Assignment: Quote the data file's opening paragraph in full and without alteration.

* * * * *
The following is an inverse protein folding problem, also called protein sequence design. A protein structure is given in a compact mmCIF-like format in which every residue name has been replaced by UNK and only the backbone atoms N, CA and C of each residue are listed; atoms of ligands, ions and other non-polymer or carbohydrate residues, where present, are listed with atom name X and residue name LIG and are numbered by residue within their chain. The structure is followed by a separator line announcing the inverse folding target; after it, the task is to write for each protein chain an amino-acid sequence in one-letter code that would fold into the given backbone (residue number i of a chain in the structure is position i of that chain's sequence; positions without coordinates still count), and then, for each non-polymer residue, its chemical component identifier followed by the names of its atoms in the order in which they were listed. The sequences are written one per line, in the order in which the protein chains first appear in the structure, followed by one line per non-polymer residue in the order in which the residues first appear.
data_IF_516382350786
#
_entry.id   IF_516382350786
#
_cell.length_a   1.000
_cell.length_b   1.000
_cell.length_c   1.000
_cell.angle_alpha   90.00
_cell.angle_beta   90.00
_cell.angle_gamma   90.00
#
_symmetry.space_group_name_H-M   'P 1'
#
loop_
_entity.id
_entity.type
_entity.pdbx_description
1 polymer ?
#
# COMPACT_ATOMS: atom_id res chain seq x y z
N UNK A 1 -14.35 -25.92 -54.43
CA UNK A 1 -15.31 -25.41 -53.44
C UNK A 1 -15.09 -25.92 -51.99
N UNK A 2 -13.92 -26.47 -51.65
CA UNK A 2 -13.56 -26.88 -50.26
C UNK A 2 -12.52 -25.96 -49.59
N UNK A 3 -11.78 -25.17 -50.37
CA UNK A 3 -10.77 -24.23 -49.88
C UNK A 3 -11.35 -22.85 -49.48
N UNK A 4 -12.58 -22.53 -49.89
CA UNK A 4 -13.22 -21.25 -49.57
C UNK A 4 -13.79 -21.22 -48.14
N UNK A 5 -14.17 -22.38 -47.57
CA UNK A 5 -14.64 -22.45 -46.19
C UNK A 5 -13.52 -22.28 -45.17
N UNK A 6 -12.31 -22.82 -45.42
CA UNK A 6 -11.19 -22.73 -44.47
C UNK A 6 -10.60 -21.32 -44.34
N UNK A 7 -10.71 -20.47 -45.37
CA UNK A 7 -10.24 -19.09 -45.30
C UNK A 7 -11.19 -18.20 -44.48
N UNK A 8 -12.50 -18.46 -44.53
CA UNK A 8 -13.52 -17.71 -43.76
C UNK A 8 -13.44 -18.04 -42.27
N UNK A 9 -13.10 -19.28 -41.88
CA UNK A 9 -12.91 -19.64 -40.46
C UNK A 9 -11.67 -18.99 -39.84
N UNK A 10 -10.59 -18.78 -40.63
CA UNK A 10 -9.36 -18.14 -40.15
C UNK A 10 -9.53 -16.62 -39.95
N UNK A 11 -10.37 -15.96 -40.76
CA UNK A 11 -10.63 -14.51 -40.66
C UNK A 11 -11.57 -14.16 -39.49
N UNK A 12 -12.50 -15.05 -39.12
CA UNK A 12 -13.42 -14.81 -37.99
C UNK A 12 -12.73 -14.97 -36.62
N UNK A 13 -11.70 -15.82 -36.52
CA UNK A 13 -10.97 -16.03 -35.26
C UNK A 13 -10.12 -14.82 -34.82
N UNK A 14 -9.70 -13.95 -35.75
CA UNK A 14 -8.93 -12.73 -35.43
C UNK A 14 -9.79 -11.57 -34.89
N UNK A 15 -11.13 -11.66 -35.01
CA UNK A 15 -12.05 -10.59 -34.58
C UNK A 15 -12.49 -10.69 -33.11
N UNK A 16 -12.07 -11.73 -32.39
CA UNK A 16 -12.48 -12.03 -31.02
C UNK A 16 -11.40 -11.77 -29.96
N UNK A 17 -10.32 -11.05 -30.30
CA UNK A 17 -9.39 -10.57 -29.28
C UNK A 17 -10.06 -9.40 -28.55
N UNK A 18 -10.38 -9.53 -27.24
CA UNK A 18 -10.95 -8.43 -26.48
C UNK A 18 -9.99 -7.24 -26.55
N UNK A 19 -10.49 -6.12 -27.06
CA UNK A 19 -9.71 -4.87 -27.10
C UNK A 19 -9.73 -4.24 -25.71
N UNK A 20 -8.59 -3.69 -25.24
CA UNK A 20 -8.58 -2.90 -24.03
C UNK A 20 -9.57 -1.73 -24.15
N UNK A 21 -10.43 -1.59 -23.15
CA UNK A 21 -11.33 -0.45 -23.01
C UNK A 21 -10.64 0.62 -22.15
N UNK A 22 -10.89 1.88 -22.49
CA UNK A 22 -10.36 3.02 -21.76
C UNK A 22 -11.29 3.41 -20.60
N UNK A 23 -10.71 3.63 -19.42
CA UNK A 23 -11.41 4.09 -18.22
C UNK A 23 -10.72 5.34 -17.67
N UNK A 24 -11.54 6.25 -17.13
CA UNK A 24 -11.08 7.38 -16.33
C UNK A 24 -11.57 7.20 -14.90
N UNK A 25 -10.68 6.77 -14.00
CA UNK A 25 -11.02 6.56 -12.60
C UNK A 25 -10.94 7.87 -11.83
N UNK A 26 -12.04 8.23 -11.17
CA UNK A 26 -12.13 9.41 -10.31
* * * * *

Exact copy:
The following is an inverse protein folding problem, also called protein sequence design. A protein structure is given in a compact mmCIF-like format in which every residue name has been replaced by UNK and only the backbone atoms N, CA and C of each residue are listed; atoms of ligands, ions and other non-polymer or carbohydrate residues, where present, are listed with atom name X and residue name LIG and are numbered by residue within their chain. The structure is followed by a separator line announcing the inverse folding target; after it, the task is to write for each protein chain an amino-acid sequence in one-letter code that would fold into the given backbone (residue number i of a chain in the structure is position i of that chain's sequence; positions without coordinates still count), and then, for each non-polymer residue, its chemical component identifier followed by the names of its atoms in the order in which they were listed. The sequences are written one per line, in the order in which the protein chains first appear in the structure, followed by one line per non-polymer residue in the order in which the residues first appear.